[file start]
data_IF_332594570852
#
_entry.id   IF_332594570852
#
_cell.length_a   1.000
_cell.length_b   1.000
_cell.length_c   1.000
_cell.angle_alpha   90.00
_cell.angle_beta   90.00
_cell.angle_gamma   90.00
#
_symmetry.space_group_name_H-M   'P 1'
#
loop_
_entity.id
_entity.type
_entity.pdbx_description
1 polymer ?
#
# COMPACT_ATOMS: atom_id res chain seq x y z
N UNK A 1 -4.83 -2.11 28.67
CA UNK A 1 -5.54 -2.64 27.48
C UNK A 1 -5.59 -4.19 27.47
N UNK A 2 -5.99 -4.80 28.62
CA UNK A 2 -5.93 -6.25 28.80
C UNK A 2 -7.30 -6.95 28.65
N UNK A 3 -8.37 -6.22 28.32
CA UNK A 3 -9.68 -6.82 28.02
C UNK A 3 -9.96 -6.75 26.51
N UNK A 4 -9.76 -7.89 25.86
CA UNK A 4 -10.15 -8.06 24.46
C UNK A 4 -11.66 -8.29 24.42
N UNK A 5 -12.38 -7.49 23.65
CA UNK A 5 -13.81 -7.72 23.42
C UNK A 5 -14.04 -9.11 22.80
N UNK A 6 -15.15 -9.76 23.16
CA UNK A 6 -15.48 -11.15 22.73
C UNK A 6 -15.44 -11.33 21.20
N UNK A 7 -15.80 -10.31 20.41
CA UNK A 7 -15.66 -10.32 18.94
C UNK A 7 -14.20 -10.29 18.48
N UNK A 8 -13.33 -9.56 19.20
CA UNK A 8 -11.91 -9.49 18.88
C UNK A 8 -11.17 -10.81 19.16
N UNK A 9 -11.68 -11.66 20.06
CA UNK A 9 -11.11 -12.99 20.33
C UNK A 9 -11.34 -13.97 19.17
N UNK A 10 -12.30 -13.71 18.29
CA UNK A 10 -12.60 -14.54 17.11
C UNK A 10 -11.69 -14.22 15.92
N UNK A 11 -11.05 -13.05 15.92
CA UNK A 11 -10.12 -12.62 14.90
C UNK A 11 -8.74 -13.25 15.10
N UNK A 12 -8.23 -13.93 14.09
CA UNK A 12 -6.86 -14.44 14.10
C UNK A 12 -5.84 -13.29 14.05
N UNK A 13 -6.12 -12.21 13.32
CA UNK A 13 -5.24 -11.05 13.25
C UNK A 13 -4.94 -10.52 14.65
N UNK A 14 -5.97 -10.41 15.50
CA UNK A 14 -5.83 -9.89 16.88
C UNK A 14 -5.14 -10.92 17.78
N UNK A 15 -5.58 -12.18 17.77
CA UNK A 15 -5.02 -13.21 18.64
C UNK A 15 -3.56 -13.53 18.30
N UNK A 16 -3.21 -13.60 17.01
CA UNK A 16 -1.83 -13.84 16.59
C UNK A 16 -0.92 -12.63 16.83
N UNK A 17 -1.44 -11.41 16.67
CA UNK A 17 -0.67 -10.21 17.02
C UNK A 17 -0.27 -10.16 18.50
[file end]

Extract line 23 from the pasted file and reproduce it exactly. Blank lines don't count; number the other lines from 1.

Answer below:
C UNK A 1 -5.59 -4.19 27.47